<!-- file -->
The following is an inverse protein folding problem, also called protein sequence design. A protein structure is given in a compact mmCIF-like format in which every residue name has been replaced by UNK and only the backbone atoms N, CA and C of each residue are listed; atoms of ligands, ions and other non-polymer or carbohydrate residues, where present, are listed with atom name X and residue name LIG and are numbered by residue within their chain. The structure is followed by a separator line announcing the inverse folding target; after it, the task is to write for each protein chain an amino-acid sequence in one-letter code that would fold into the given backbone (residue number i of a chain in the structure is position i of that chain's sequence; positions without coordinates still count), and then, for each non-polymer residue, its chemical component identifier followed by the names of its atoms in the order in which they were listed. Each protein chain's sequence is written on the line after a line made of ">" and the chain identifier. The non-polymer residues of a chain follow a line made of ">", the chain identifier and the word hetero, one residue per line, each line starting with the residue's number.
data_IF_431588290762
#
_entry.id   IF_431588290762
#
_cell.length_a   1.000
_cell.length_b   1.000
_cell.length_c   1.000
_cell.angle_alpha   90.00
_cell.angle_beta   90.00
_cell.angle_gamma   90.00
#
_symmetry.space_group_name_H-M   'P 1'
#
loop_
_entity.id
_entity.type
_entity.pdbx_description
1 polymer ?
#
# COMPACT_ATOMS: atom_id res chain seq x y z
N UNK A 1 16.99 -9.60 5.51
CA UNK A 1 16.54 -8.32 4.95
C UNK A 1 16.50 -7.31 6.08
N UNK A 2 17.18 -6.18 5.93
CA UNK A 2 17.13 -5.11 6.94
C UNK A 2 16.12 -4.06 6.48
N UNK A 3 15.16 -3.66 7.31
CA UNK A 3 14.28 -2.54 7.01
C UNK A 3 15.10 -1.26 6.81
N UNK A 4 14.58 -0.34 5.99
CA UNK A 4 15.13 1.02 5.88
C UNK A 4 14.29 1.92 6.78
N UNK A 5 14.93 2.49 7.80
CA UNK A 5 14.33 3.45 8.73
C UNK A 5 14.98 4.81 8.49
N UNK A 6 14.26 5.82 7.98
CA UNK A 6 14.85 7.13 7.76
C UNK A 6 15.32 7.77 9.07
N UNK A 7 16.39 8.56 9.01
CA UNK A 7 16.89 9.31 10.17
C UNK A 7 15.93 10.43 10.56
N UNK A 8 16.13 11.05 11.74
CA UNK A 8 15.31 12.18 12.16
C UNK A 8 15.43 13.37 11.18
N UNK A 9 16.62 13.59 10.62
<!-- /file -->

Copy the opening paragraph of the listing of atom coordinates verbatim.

The following is an inverse protein folding problem, also called protein sequence design. A protein structure is given in a compact mmCIF-like format in which every residue name has been replaced by UNK and only the backbone atoms N, CA and C of each residue are listed; atoms of ligands, ions and other non-polymer or carbohydrate residues, where present, are listed with atom name X and residue name LIG and are numbered by residue within their chain. The structure is followed by a separator line announcing the inverse folding target; after it, the task is to write for each protein chain an amino-acid sequence in one-letter code that would fold into the given backbone (residue number i of a chain in the structure is position i of that chain's sequence; positions without coordinates still count), and then, for each non-polymer residue, its chemical component identifier followed by the names of its atoms in the order in which they were listed. Each protein chain's sequence is written on the line after a line made of ">" and the chain identifier. The non-polymer residues of a chain follow a line made of ">", the chain identifier and the word hetero, one residue per line, each line starting with the residue's number.